A star-studded cast of musicians is set to wow the public at the 40th anniversary of the world-famous Montreux Jazz Festival, which kicked off on Friday.
Featuring a stylistic mix of sounds - pop, jazz, avant-garde and rock - the festival, as always, bears the imprint of its charismatic founder, Claude Nobs.
The 70-year-old Nobs has lined up a number of musical legends for this year's concert series, including B.B. King, Al Jarreau, Van Morrison, Deep Purple, Sting and Bryan Adams.
There will also be two evenings of concerts dedicated to the founders of Atlantic Records, the Ertegun brothers, who supported Nobs through the years.
It was in the 1960s when Nobs was working as a bookkeeper at the Montreux tourist office that he made a trip to New York where he arranged a meeting with Nesuhi Ertegun.
Nobs got the first festival off the ground in 1967 and it was not long after that Nesuhi helped him convince such performers as Roberta Flack and Aretha Franklin to make their European debuts at Montreux.
Free-jazz saxophonist Ornette Coleman and bossa nova star Sergio Mendes, who is performing for the first time at Montreux, will take the stage for the homage to Nesuhi on July 2.
The eclectic music mix is typical of Nobs. From the very beginning his festival was not to be pigeonholed, and he has always successfully walked a fine line, running an event with both artistic and commercial impulses.
The Montreux director got radio and television stations to broadcast the shows from the start. The main partners were French-speaking Swiss television and the Union of European Radio Stations.
By 1973, the festival was extended to two weeks and had already become one of the largest of its kind in Europe.
Much of what took place in Montreux lent itself to gossip. Nevertheless Nobs continued to set trends and take chances with groundbreaking bands, booking, for example, acts belonging to new age record label "Windham Hill" at a time when they did not have much of a following.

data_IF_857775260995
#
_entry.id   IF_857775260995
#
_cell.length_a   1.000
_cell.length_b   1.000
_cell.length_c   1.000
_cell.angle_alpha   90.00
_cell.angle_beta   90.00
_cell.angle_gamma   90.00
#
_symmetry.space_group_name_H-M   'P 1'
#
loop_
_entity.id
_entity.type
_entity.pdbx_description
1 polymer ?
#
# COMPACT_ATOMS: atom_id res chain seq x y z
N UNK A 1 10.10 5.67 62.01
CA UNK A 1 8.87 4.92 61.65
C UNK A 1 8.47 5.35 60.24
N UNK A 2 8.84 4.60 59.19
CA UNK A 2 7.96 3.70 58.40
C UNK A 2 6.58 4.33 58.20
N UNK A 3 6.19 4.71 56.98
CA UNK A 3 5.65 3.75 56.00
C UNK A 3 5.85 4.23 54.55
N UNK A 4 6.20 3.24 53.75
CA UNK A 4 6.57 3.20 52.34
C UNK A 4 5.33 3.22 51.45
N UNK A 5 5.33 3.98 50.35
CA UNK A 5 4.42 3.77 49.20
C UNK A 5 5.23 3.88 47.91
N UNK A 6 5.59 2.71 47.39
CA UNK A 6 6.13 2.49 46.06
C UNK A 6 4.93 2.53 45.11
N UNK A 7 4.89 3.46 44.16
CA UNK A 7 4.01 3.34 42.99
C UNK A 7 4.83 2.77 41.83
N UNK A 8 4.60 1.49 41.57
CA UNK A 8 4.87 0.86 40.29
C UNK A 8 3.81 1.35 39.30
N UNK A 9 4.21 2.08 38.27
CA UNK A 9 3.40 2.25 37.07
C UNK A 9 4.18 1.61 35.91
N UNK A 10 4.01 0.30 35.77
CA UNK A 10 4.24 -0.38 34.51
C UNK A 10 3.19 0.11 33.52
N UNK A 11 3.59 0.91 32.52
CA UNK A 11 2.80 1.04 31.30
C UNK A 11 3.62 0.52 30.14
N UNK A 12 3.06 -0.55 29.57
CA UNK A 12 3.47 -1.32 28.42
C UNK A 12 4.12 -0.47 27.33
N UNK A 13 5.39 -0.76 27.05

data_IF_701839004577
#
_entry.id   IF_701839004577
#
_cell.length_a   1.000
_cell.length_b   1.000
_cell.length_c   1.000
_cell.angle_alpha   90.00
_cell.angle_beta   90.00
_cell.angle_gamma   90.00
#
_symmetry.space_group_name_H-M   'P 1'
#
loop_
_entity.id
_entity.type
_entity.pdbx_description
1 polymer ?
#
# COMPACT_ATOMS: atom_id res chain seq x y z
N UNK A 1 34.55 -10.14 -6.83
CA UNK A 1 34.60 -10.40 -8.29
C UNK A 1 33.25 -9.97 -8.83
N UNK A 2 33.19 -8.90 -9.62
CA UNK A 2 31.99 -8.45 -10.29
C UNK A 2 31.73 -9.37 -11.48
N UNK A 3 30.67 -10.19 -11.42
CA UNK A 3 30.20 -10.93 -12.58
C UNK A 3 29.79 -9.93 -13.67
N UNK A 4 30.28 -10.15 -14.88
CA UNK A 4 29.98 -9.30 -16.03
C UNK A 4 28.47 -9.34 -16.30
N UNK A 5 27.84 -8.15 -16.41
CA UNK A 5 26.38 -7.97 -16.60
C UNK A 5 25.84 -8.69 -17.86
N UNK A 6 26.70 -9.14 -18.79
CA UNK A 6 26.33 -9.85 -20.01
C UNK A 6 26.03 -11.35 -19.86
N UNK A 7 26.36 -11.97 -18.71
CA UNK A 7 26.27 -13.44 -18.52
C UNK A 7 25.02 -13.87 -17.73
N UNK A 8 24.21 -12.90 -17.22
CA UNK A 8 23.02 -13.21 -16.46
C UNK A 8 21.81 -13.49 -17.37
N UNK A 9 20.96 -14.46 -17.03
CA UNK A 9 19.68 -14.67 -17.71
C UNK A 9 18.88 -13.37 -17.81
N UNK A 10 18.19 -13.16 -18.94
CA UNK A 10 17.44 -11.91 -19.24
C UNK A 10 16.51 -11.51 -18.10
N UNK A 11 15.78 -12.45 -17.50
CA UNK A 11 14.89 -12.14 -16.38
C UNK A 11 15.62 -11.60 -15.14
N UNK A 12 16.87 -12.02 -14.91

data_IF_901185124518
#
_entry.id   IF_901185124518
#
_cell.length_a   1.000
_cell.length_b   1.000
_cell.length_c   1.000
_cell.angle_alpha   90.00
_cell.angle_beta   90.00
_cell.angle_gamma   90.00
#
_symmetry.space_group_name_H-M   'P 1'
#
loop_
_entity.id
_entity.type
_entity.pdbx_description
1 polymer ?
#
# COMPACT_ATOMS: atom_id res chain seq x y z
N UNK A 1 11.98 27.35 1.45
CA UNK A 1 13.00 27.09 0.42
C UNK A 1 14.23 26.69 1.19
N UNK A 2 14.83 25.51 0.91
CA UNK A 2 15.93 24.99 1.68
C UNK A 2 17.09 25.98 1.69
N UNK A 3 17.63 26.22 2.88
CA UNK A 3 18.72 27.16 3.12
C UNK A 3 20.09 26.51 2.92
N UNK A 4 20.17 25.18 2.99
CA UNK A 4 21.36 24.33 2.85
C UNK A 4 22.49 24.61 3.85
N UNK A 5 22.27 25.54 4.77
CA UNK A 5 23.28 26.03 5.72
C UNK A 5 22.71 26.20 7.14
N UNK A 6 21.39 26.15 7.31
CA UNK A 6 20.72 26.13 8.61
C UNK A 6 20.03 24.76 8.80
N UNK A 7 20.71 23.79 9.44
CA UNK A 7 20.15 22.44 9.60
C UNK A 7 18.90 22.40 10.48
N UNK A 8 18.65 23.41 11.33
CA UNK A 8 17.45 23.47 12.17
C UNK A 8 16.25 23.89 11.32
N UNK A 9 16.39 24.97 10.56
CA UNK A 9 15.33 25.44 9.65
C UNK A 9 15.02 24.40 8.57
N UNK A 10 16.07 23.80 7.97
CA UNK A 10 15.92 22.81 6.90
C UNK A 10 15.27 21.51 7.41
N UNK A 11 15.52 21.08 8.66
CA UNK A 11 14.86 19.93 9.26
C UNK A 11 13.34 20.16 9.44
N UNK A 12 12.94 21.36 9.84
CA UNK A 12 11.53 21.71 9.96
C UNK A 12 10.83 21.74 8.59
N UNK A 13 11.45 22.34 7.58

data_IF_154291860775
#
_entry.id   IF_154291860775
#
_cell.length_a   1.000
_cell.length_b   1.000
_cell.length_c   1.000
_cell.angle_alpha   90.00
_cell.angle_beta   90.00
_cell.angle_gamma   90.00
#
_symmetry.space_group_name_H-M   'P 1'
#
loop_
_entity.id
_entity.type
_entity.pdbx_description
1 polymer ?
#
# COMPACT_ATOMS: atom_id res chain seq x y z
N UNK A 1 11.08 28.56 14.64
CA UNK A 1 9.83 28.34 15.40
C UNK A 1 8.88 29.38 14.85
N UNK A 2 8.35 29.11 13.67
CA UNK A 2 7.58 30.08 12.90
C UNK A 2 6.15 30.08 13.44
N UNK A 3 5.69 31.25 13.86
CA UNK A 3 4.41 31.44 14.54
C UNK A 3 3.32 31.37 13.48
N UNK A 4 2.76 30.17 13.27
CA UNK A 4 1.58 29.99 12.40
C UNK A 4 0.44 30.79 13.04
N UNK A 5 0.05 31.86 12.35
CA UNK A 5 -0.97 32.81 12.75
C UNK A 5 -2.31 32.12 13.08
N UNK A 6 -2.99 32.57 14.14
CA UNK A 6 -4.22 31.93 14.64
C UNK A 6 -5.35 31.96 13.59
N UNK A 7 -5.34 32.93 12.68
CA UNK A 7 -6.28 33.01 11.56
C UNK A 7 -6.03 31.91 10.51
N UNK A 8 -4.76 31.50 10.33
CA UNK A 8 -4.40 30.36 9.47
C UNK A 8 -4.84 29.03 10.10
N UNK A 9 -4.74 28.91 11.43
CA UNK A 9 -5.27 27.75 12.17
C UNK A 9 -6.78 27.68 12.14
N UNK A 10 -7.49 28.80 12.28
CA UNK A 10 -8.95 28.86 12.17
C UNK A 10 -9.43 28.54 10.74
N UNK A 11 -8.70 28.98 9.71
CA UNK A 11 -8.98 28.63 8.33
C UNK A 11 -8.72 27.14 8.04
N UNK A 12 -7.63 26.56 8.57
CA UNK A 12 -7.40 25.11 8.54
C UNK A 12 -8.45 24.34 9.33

Yet, the festival is remembered most for legendary performances by the likes of Miles Davis, Gil Evans, Roland Kirk, Cecil Taylor and Archie Shepp.
Smoke on the water
During a Frank Zappa concert in 1971, the Montreux casino burned to the ground. The resulting Deep Purple hit, "Smoke on the Water", elevated the festival to cult status.
From Montreux's beginning, almost all performances were recorded. The first disc was "Live at Montreux" with the Bill Evans Trio in 1968.
Since then, hundreds of records, CDs and DVDs bearing the label, "Live in Montreux" have been produced. The allure of "Montreux" shows no sign of abating.
But one famous concert was never recorded, the first appearance of Bob Dylan at Montreux in 1994. Following the concert, Dylan told Nobs, "I hope you recorded my concert, it was my best in years".
"No, I didn't", answered Nobs. "You don't allow it."
Claude Nobs brought the Rolling Stones to Montreux in 1964 for their first performance on the European continent.
That allowed Nobs, who by his own admission had no real affinity with numbers, to give up his job as an accountant at the Montreux tourist office.
The first Montreux Jazz Festival in 1967 lasted three days and had a budget of SFr10,000 ($8,000). The 2006 budget is SFr 18.2 million.
This year's festival takes place from June 30 to July 15. It marks its 40th anniversary.
Jeff Beck, David Sanborn, Massive Attack, Bryan Adams, Sting, Herbie Hancock, Chick Corea, Taj Mahal and Charles Lloyd, and others, will be performing.
Nobs celebrated his 70th birthday in February of this year.
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